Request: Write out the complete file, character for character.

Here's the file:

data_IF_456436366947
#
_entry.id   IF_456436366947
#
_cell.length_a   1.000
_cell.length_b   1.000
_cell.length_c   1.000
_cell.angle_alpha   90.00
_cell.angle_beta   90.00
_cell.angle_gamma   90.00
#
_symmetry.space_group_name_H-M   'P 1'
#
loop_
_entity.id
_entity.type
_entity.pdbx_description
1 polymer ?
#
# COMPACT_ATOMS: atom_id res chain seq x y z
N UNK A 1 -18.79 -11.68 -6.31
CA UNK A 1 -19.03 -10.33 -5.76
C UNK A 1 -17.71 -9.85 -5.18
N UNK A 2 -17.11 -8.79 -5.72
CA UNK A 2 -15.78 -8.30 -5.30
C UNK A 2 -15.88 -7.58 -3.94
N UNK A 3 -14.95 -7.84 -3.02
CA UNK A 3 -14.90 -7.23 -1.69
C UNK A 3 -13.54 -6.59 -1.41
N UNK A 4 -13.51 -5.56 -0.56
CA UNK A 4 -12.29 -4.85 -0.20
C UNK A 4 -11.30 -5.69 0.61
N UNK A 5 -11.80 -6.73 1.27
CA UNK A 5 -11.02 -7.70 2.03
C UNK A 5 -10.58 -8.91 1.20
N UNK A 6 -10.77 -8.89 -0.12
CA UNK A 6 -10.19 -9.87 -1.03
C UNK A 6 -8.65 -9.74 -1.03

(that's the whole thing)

data_IF_456436366947
#
_entry.id   IF_456436366947
#
_cell.length_a   1.000
_cell.length_b   1.000
_cell.length_c   1.000
_cell.angle_alpha   90.00
_cell.angle_beta   90.00
_cell.angle_gamma   90.00
#
_symmetry.space_group_name_H-M   'P 1'
#
loop_
_entity.id
_entity.type
_entity.pdbx_description
1 polymer ?
#
# COMPACT_ATOMS: atom_id res chain seq x y z
N UNK A 1 -18.79 -11.68 -6.31
CA UNK A 1 -19.03 -10.33 -5.76
C UNK A 1 -17.71 -9.85 -5.18
N UNK A 2 -17.11 -8.79 -5.72
CA UNK A 2 -15.78 -8.30 -5.30
C UNK A 2 -15.88 -7.58 -3.94
N UNK A 3 -14.95 -7.84 -3.02
CA UNK A 3 -14.90 -7.23 -1.69
C UNK A 3 -13.54 -6.59 -1.41
N UNK A 4 -13.51 -5.56 -0.56
CA UNK A 4 -12.29 -4.85 -0.20
C UNK A 4 -11.30 -5.69 0.61
N UNK A 5 -11.80 -6.73 1.27
CA UNK A 5 -11.02 -7.70 2.03
C UNK A 5 -10.58 -8.91 1.20
N UNK A 6 -10.77 -8.89 -0.12
CA UNK A 6 -10.19 -9.87 -1.03
C UNK A 6 -8.65 -9.74 -1.03